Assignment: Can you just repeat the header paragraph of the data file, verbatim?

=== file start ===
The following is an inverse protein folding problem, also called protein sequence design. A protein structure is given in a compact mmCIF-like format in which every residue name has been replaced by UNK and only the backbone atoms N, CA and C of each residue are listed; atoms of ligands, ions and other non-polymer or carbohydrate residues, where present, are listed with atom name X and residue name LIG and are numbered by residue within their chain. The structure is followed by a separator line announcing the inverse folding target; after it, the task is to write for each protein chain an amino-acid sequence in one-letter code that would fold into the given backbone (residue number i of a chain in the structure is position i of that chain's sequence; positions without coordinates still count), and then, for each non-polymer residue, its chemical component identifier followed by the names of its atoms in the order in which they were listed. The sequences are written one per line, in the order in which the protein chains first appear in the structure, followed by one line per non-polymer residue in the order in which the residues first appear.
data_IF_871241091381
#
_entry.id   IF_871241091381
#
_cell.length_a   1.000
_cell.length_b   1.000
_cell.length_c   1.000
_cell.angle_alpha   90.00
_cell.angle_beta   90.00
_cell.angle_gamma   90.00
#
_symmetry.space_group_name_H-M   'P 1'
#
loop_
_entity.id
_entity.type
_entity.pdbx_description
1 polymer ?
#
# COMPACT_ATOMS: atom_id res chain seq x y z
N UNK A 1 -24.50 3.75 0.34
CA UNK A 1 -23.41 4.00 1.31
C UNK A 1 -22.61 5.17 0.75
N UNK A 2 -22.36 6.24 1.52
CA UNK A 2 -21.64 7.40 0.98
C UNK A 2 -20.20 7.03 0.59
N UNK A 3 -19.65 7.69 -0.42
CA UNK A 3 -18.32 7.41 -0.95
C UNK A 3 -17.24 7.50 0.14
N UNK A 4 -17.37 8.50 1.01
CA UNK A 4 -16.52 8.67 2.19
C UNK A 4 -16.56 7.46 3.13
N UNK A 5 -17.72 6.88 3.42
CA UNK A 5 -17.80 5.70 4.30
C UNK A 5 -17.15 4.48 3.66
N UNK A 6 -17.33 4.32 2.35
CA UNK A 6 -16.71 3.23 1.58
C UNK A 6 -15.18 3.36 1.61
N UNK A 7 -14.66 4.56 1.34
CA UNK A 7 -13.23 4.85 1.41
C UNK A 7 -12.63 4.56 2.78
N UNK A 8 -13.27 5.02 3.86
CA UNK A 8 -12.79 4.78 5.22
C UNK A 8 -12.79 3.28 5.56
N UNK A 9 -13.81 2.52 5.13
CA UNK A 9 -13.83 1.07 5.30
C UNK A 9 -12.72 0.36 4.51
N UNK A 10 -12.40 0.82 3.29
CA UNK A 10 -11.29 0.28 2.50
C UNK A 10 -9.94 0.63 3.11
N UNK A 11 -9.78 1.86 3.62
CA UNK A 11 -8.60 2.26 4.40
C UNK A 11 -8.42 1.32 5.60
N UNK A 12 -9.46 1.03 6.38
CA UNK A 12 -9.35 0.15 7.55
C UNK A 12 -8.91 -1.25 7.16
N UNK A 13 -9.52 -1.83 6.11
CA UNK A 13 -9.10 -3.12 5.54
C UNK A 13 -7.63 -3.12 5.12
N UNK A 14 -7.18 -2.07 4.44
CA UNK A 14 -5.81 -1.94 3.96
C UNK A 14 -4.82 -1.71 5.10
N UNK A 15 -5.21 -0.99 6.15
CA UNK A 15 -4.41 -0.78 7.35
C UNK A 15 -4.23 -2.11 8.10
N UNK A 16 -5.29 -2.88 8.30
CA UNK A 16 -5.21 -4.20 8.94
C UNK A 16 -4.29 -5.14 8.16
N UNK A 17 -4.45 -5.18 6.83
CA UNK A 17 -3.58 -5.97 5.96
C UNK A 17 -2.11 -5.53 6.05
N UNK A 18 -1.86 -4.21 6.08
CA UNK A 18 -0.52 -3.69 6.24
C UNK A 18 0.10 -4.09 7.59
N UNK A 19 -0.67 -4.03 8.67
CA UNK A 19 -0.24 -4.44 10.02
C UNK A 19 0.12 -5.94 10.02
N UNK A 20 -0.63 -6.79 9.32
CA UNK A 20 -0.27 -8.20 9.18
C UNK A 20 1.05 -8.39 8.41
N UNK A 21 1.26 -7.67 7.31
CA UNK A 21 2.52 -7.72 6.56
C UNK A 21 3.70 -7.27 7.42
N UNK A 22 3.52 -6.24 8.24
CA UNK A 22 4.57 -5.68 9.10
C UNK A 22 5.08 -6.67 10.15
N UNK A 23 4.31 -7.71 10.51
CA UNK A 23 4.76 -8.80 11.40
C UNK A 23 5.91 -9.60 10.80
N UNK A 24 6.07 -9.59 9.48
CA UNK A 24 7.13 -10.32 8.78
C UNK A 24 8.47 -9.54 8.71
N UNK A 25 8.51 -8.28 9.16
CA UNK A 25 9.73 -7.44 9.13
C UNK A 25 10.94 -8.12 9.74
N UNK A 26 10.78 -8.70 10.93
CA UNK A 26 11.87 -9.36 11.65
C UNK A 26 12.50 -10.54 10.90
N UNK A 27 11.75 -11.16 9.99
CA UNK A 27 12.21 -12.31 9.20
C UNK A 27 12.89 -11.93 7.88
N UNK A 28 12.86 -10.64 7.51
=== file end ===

The following is an inverse protein folding problem, also called protein sequence design. A protein structure is given in a compact mmCIF-like format in which every residue name has been replaced by UNK and only the backbone atoms N, CA and C of each residue are listed; atoms of ligands, ions and other non-polymer or carbohydrate residues, where present, are listed with atom name X and residue name LIG and are numbered by residue within their chain. The structure is followed by a separator line announcing the inverse folding target; after it, the task is to write for each protein chain an amino-acid sequence in one-letter code that would fold into the given backbone (residue number i of a chain in the structure is position i of that chain's sequence; positions without coordinates still count), and then, for each non-polymer residue, its chemical component identifier followed by the names of its atoms in the order in which they were listed. The sequences are written one per line, in the order in which the protein chains first appear in the structure, followed by one line per non-polymer residue in the order in which the residues first appear.